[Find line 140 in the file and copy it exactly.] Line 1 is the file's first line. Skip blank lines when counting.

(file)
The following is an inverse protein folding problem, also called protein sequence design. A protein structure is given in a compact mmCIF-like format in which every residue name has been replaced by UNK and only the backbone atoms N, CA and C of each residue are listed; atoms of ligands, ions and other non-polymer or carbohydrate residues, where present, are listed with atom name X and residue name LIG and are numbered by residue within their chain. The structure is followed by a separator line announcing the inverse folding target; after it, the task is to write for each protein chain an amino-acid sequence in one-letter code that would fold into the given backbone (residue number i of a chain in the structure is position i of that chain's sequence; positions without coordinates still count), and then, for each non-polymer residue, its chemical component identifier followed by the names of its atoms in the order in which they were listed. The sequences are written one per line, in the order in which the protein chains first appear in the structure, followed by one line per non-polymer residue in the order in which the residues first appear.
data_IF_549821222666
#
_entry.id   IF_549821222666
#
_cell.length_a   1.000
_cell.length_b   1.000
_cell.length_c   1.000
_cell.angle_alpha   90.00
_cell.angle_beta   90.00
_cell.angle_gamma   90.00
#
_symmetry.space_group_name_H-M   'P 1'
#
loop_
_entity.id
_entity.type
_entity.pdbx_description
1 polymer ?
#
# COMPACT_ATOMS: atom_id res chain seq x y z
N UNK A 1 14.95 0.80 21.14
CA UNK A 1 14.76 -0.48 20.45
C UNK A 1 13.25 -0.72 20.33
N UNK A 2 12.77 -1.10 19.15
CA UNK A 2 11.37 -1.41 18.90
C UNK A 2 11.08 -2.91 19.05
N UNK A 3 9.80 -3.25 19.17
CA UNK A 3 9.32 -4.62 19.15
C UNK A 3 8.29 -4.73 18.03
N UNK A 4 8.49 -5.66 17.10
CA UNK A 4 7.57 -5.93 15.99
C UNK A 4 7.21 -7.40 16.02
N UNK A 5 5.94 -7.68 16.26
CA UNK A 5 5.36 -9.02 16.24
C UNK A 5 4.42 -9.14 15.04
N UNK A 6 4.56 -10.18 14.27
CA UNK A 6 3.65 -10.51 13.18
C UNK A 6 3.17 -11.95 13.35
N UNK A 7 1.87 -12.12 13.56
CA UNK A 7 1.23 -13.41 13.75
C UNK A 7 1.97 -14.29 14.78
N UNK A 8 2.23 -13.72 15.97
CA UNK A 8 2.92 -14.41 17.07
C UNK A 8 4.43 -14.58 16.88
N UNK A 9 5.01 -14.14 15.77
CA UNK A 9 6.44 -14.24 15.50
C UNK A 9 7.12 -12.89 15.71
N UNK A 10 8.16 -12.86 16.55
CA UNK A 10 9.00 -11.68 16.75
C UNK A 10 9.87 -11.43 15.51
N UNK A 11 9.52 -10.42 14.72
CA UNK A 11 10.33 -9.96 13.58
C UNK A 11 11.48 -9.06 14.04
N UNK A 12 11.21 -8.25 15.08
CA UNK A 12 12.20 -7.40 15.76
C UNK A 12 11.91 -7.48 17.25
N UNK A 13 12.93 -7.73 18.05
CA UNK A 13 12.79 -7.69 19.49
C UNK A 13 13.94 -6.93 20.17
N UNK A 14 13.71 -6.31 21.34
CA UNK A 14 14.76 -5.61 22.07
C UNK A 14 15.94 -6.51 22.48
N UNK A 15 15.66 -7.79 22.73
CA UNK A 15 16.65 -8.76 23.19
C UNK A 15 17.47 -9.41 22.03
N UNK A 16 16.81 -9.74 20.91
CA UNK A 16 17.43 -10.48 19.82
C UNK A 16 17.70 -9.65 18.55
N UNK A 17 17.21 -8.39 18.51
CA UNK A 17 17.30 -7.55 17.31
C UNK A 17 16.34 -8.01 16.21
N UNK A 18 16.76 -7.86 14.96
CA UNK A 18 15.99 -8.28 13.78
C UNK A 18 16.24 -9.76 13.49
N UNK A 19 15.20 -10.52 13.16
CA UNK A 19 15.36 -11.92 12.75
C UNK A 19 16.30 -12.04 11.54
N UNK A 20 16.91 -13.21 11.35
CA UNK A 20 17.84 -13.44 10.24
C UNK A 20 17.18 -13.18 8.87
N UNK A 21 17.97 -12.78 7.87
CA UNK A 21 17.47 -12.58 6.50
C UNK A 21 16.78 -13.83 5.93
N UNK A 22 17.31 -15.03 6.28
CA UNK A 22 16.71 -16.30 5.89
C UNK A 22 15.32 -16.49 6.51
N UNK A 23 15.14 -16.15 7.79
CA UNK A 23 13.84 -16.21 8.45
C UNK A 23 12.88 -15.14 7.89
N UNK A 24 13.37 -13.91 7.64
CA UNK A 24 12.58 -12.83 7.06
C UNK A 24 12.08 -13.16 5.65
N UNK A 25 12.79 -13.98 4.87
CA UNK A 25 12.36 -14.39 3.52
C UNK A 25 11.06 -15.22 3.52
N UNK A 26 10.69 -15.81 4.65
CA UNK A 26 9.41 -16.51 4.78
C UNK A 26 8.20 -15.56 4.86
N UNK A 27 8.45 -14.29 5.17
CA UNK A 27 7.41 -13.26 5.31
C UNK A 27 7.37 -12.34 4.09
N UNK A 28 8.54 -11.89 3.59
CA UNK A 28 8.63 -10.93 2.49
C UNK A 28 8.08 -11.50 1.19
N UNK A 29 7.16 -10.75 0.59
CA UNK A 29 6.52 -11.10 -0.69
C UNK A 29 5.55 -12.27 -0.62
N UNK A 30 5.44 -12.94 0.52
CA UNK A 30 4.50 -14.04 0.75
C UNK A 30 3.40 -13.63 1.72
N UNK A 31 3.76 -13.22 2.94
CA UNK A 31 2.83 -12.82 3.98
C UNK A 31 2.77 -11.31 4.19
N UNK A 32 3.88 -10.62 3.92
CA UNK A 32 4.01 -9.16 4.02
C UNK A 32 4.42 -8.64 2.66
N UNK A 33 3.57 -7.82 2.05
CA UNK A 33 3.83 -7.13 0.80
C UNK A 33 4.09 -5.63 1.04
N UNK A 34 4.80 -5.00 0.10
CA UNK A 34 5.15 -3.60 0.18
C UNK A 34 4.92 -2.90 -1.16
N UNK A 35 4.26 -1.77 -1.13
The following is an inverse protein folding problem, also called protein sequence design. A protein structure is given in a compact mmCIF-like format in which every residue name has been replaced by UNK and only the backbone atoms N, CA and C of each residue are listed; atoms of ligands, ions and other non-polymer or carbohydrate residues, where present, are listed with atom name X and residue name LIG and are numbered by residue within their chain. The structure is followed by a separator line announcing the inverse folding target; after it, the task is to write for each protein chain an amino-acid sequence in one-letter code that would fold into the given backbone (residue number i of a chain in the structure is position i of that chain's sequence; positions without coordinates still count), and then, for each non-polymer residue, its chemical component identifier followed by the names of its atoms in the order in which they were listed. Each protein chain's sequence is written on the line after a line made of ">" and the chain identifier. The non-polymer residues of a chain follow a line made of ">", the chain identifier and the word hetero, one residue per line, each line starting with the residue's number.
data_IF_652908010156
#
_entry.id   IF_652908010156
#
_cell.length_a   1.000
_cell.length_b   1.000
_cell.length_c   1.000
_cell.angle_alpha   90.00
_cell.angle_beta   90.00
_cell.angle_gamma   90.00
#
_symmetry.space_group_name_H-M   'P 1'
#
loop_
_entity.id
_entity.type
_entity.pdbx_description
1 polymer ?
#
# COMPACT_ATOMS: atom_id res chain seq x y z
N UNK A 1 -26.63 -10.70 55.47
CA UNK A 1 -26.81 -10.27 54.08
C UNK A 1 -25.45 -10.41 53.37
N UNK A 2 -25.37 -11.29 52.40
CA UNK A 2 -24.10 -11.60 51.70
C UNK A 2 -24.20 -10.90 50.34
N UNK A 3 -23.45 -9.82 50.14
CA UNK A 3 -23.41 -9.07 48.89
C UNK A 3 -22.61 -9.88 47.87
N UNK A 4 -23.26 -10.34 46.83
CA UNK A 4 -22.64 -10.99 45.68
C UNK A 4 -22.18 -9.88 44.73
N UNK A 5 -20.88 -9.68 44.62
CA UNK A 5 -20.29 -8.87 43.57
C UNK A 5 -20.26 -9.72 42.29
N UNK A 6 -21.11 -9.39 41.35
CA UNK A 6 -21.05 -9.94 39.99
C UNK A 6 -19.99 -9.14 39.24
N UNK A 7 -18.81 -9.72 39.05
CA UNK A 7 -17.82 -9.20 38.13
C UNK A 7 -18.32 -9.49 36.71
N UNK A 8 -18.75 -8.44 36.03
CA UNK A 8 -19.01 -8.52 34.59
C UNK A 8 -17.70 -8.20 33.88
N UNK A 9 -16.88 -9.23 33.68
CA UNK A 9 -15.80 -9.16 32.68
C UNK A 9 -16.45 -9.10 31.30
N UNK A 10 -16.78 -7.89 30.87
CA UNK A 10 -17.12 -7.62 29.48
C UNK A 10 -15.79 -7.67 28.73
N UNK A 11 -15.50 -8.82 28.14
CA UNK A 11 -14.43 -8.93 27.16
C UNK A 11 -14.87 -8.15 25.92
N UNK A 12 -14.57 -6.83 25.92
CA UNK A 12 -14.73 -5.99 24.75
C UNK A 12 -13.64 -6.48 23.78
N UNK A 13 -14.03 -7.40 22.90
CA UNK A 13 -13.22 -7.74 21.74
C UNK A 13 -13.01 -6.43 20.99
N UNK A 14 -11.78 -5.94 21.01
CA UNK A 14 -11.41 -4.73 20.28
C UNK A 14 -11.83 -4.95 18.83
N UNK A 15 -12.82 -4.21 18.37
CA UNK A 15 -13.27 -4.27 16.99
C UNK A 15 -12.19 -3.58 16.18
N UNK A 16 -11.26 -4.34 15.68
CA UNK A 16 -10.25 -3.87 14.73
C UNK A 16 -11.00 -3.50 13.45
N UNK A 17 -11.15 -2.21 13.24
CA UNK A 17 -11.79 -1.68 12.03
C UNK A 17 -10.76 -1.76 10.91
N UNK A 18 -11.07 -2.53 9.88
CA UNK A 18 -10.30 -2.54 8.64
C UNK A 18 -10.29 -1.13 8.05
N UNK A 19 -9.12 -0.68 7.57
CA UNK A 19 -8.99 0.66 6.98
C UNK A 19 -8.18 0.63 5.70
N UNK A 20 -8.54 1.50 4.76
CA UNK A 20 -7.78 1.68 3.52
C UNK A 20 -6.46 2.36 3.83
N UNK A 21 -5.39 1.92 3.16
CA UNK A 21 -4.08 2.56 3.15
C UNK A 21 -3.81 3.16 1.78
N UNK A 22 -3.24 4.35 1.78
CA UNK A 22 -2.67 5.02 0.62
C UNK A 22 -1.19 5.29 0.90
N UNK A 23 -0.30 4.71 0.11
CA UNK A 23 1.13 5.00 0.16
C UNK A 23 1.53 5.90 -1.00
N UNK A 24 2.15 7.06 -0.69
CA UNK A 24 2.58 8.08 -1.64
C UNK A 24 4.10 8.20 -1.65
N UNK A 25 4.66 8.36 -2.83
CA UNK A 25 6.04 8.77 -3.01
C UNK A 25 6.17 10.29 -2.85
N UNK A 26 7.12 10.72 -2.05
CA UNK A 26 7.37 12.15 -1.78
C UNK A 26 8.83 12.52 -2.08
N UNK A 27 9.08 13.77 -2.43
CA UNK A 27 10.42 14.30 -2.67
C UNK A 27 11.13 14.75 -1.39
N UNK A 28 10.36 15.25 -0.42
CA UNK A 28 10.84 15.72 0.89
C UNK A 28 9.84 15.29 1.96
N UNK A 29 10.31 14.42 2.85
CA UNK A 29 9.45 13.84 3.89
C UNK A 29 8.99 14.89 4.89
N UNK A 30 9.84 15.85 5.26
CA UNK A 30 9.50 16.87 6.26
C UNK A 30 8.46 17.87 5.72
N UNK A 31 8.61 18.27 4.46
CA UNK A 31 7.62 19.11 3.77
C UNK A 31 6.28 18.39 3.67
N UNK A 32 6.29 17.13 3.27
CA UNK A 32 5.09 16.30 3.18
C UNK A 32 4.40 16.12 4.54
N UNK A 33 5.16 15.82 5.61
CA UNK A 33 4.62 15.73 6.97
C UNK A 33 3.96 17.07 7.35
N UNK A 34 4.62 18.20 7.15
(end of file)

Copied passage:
_entity.id